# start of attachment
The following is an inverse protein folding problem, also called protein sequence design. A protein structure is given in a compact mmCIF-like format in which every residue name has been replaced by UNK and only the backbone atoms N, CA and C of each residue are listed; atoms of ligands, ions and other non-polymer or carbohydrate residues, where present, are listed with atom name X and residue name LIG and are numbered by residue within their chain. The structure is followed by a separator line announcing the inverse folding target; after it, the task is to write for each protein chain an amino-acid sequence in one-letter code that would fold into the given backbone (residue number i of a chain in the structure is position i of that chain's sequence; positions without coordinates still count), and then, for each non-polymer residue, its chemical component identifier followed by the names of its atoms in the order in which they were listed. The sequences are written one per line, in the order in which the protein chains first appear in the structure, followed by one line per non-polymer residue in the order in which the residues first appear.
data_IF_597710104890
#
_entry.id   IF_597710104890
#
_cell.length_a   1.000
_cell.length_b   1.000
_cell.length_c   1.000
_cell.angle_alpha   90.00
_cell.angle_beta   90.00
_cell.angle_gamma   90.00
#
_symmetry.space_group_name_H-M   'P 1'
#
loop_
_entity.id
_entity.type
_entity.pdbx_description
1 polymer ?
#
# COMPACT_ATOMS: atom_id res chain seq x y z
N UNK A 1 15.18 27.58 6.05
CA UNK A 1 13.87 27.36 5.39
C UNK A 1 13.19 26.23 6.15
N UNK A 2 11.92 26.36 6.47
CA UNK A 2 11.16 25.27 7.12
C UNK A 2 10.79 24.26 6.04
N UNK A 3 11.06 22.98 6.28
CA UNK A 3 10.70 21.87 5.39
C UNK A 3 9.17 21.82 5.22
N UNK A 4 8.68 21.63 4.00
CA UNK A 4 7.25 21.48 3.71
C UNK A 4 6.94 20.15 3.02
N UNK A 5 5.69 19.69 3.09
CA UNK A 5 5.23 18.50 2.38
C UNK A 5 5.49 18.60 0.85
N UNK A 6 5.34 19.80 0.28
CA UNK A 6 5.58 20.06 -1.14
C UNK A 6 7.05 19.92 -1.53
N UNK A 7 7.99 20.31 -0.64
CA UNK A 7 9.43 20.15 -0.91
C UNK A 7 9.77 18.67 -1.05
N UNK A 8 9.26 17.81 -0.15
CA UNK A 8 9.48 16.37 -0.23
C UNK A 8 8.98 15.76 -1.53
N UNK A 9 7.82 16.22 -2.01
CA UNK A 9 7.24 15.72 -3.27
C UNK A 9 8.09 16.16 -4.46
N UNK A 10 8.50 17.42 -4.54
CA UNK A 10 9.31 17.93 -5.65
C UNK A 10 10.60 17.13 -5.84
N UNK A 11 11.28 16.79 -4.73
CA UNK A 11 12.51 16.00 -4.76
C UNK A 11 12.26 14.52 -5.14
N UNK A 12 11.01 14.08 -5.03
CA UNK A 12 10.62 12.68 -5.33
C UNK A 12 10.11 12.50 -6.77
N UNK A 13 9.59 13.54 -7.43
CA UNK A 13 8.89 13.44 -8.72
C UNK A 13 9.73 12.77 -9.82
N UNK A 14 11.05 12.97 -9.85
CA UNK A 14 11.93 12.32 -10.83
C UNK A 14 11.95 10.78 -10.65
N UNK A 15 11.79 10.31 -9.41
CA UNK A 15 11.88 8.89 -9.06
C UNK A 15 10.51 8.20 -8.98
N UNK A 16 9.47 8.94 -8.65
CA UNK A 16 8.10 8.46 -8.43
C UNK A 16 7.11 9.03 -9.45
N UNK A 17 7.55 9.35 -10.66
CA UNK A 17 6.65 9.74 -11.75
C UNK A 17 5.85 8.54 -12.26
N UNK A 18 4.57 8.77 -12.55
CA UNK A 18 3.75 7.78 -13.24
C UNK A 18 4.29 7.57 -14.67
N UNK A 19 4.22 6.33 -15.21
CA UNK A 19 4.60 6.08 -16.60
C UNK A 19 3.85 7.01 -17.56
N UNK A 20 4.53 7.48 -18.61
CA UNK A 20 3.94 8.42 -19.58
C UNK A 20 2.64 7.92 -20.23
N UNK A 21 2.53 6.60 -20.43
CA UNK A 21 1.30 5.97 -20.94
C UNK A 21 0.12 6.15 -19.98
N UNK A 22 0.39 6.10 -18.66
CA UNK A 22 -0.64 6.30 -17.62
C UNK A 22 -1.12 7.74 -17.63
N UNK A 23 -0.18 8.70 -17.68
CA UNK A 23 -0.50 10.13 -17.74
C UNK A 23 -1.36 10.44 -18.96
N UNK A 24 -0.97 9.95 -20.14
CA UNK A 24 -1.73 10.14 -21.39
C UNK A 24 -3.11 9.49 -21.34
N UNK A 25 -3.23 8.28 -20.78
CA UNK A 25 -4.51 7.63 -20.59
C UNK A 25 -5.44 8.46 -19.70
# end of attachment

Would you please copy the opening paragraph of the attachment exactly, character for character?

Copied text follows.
The following is an inverse protein folding problem, also called protein sequence design. A protein structure is given in a compact mmCIF-like format in which every residue name has been replaced by UNK and only the backbone atoms N, CA and C of each residue are listed; atoms of ligands, ions and other non-polymer or carbohydrate residues, where present, are listed with atom name X and residue name LIG and are numbered by residue within their chain. The structure is followed by a separator line announcing the inverse folding target; after it, the task is to write for each protein chain an amino-acid sequence in one-letter code that would fold into the given backbone (residue number i of a chain in the structure is position i of that chain's sequence; positions without coordinates still count), and then, for each non-polymer residue, its chemical component identifier followed by the names of its atoms in the order in which they were listed. The sequences are written one per line, in the order in which the protein chains first appear in the structure, followed by one line per non-polymer residue in the order in which the residues first appear.